Salt ’n Spar

A possible future for Mason Station

Wed, 02/21/2024 - 8:30am

    In January, I received an email from Ryan Gahagan, president of Mason Station Redevelopment Company LLC, based in Portland. His comments were in response to publication of a column I’d written about the former power station that faces Wiscasset harbor. I’ve never met Mr. Gahagan, although I’d interviewed him for the Boothbay Register-Wiscasset Newspaper this past June. He told me then he, along with a partner, were in the early stages of formulating a potential plan to develop the huge brick building and pier left behind when the plant shut down in 1990-91.

    I recently got in touch with Mr. Gahagan and he had no objection with me sharing some of his comments with you. “I’m writing to tell you how much I really enjoyed your article “Big Ships, Tugboats on the Sheepscot River.” They are excellent photos and a really great story,” he wrote in his email.

    “As we continue our development plans for the site, it is very important to me personally to celebrate the history of Mason Station and the men and women who designed, built, and operated the plant,” he continued. “It’s a marvel of engineering and we want to showcase that as much as possible, through preserving some of the equipment and tools inside the powerhouse and maintaining as much of the building and facade as possible. Safety is of course paramount, so the structural integrity needs a thorough evaluation. Some of the pier structure we expect to be able to preserve, but we will also have to follow all environmental regulations, so there may be some elements we cannot save. So one important task will be researching and collecting photographs and news articles and any historical information we can to display throughout the building,” he added.

    “Our plans are still evolving for the powerhouse. There is a significant amount of asbestos, including the caulking and treatment on all the windows, let alone the four boilers and several miles of pipes still remaining inside, and removal of that is costly. But we have strong interest from several businesses that would like to be a part of this project and we plan to focus on light-industrial and mixed-use commercial redevelopment of the powerhouse and screen houses. There is some information on our website…,” Mr. Gahagan concluded.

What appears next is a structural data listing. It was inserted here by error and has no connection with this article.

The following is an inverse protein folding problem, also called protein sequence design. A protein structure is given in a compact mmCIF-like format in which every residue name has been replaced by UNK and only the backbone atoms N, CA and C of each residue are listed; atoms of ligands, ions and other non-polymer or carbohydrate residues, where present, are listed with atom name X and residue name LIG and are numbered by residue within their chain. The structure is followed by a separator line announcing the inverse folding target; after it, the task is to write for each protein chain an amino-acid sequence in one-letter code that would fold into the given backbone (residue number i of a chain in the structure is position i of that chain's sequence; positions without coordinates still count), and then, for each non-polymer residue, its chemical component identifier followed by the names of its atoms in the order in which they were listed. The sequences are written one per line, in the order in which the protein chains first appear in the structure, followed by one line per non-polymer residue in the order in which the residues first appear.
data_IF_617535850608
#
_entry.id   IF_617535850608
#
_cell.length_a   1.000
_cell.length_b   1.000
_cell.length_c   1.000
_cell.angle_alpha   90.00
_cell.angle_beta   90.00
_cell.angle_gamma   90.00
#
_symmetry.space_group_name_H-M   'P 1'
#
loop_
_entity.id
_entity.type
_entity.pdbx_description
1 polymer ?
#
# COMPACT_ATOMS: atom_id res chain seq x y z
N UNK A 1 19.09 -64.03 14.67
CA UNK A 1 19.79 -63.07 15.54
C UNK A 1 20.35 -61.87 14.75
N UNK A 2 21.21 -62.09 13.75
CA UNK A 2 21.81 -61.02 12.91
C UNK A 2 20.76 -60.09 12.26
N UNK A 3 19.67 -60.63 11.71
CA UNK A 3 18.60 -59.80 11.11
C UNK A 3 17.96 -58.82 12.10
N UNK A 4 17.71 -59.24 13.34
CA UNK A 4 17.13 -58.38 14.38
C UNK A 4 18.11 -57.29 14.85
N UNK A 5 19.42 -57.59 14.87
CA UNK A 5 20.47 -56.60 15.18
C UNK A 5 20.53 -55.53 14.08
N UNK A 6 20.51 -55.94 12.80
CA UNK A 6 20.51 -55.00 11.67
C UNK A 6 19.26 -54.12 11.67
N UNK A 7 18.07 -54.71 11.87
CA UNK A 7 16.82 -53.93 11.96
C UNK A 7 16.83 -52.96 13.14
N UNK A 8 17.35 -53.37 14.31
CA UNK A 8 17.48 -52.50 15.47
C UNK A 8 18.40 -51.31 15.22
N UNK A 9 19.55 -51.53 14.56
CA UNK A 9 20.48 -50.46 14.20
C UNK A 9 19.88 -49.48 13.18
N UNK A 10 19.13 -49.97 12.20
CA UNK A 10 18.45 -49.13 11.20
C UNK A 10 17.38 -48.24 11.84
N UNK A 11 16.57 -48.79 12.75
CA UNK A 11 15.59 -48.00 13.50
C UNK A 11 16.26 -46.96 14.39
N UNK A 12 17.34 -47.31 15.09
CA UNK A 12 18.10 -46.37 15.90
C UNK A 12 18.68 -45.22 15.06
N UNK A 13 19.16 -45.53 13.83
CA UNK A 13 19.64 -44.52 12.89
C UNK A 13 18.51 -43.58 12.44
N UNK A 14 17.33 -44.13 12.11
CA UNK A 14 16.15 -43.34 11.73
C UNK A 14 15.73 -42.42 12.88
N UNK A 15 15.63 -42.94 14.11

Their newly launched website offers a great deal more as to potential areas of development including perhaps a marina, riverside restaurant and retail shops. Other options are workforce housing, light manufacturing, or commercial fishing. There’s also background information on Gahagen and his partner, Aaron Svedlow, owner and president of the Falmouth-based North Light Energy LLC.

    I contacted Mr. Gahagen last week asking if the project ends up happening, what’s the soonest he envisioned any business(es) opening there. He wrote back Feb. 19 stating, “Summer 2026 would be the soonest. It all depends on a rigorous approval process from several state and local agencies with significant opportunity for public engagement and participation.”

    I mentioned it was previously reported in this newspaper that he and Svedlow had exercised a three-year option to purchase the Mason Station building asking him to further explain what that meant.

    “We executed (signed) an option agreement in August 2023. The three-year agreement gives us the exclusive right to acquire Mason Station LLC, the owner of 8.3 acres on Birch Point, including the Mason Station Powerhouse, out buildings, and pier structure,” he replied in the same Feb. 19 email. “The option is legally binding enough to provide us the ability to secure agreements with third-parties (like potential tenants) and development financing. During the three-year term, we are conducting due diligence and have two milestones we need to achieve. If all goes well, we would then choose to exercise the option to acquire the property,” he explained. 

    Gahagan added that he’d met with Dennis Simmons, Wiscasset town manager and Economic Development Director Aaron Chrostowsky on Tuesday, Feb 13. “We are preparing for another meeting with the Selectboard soon,”  he said.

    The Mason Station building has been vacant now for nearly 35 years. I think most people would agree it would be good to see a private investor do something positive with the building and pier. The town of Wiscasset has been cleaning up the property abutting the former power station as funding has become available. The intent is to eventually make this land marketable for future development. Although Wiscasset is bordered on one side by the Sheepscot River something the town doesn’t have is an abundance of privately owned, taxable waterfront property.

    Gahagan had asked me about photographs of Mason Station and I’ve included a few here taken when I toured the power plant in the late 1970s. The facility owned then by Central Maine Power Co. was being used as a “stand-by” plant providing electricity for NEPA, the New England Power Pool.

    Phil Di Vece earned a B.A. in journalism studies from Colorado State University and an M.A. in journalism at the University of South Florida. He is the author of three Wiscasset books and is a frequent news contributor to the Boothbay Register-Wiscasset Newspaper. He resides in Wiscasset. You can contact him at